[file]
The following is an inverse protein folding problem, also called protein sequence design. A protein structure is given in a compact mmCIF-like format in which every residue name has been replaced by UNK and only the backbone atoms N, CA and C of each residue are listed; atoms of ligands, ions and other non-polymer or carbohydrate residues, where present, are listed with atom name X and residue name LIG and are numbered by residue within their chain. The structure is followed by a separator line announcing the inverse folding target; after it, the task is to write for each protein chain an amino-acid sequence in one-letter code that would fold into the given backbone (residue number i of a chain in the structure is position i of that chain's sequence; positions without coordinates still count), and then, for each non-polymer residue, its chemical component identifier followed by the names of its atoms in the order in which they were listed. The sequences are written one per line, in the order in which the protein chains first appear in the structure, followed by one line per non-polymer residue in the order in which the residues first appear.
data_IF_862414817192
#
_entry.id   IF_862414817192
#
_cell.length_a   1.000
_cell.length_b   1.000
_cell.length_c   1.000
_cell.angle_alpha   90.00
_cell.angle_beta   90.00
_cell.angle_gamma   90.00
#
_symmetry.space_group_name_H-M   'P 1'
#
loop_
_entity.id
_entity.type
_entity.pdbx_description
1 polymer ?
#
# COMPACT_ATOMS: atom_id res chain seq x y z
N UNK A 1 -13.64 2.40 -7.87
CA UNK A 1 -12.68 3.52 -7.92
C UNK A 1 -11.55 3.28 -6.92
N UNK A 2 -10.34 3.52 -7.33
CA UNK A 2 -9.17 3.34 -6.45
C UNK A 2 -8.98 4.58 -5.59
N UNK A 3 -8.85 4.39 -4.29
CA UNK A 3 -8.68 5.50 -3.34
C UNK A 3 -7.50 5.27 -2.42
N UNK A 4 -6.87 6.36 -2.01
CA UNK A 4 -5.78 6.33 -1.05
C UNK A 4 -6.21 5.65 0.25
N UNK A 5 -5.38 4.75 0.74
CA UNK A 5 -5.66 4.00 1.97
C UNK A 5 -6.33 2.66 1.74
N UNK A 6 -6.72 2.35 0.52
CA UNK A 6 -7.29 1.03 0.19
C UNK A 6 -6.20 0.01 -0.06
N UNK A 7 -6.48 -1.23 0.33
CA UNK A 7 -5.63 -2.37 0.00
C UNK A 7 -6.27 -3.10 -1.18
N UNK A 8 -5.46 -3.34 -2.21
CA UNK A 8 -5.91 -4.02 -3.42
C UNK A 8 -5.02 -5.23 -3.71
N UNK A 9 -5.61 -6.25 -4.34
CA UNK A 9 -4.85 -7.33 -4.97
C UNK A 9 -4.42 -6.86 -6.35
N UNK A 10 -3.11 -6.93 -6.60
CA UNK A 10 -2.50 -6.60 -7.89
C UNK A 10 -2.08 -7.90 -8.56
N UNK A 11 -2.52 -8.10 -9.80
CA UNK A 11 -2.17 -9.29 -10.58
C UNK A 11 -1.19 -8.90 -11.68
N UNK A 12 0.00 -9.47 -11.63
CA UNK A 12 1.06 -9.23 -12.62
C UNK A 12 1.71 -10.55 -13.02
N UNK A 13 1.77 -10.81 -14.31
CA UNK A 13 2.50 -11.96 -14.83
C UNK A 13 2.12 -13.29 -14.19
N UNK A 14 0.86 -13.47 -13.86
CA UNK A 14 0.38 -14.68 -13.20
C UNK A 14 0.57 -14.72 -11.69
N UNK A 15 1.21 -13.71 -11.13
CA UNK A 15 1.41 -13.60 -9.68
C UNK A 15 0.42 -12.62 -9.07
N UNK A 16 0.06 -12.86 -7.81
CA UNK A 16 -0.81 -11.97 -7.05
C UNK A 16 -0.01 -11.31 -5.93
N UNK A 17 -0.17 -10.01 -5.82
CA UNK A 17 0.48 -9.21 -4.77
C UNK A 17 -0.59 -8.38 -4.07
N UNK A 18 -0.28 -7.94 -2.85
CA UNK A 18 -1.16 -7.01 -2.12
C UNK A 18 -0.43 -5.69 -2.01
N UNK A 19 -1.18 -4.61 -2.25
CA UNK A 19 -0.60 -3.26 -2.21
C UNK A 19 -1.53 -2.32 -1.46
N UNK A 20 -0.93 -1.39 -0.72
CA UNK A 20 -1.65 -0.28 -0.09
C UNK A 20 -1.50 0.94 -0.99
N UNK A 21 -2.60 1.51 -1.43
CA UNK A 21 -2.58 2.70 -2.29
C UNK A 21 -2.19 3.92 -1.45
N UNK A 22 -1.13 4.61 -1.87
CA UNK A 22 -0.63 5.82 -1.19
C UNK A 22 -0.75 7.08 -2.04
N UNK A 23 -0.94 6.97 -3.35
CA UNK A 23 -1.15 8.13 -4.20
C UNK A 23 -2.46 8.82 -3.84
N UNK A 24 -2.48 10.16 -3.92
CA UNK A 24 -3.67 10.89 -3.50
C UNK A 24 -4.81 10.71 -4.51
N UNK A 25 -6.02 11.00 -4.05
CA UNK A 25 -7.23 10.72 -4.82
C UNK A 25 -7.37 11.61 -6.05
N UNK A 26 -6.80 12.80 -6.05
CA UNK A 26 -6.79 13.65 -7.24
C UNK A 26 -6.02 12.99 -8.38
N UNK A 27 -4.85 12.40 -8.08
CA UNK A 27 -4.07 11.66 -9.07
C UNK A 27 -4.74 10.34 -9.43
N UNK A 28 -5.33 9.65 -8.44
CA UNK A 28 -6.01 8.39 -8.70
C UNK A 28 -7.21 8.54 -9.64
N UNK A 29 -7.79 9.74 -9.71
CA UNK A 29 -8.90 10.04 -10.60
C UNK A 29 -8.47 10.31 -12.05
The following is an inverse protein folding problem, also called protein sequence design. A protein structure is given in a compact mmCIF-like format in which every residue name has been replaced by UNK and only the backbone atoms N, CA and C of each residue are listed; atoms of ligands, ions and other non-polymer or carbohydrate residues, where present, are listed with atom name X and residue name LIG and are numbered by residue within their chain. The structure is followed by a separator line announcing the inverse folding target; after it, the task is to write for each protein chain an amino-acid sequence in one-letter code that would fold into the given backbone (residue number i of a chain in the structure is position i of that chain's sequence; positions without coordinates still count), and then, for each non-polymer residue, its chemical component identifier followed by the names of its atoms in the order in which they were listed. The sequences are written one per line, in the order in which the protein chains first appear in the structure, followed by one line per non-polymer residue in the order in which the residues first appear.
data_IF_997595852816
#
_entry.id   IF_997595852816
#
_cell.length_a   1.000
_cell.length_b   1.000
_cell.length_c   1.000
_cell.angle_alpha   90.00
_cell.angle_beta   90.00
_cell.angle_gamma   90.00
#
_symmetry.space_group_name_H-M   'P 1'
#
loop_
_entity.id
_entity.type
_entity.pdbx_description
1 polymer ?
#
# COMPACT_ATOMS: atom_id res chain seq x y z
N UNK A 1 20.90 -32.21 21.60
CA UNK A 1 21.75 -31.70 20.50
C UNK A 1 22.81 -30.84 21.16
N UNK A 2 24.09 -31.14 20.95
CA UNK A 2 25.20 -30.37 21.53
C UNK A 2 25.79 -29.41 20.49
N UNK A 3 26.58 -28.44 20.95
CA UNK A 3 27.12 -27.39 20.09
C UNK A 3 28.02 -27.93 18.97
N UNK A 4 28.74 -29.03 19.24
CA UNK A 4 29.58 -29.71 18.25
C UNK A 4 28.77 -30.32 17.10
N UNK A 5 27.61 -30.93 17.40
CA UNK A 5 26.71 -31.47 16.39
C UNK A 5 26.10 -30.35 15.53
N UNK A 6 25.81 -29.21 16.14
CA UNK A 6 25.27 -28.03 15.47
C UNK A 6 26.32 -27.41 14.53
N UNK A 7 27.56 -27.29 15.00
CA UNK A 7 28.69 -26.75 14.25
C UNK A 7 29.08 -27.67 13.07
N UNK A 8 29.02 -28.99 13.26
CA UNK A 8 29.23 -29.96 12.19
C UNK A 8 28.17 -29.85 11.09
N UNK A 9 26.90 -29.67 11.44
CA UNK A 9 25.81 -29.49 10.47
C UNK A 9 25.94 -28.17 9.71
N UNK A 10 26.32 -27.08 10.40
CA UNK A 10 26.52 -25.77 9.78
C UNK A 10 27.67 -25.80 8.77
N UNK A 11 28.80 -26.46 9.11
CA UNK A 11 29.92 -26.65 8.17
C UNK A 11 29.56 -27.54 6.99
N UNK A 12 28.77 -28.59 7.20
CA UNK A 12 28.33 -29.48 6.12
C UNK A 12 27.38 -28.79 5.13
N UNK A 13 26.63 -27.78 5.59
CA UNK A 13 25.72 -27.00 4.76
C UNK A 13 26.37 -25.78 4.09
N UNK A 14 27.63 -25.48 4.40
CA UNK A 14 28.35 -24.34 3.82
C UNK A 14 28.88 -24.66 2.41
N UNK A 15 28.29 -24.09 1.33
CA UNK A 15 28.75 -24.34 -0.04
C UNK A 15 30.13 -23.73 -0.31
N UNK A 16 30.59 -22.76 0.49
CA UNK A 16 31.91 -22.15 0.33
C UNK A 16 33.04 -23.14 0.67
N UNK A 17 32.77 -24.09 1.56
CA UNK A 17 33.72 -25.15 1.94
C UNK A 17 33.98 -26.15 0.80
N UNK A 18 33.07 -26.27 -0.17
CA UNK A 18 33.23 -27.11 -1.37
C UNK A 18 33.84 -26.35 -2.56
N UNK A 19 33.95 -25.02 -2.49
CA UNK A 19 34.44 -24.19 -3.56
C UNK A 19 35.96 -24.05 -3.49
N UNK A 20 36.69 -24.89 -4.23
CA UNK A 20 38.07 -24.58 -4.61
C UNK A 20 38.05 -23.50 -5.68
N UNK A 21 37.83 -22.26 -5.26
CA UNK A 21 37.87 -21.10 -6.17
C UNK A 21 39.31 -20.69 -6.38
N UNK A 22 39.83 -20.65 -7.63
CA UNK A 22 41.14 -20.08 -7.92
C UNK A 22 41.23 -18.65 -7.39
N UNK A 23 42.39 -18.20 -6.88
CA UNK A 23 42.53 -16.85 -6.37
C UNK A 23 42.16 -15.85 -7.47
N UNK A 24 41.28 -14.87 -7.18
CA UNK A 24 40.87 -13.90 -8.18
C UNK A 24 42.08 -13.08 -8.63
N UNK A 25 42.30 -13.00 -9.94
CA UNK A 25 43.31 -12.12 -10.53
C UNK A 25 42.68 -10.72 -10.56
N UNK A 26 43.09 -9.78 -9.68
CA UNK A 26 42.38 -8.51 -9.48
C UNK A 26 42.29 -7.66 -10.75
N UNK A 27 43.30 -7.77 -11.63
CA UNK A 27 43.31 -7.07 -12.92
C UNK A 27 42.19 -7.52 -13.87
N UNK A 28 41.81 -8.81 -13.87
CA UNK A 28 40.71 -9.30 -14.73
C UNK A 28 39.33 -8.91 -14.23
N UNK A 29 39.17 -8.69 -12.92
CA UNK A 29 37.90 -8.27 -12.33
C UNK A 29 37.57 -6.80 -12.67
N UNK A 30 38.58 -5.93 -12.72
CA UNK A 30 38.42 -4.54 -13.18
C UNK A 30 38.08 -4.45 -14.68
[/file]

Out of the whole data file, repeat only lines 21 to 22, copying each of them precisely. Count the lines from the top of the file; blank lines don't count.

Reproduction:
# COMPACT_ATOMS: atom_id res chain seq x y z
N UNK A 1 -13.64 2.40 -7.87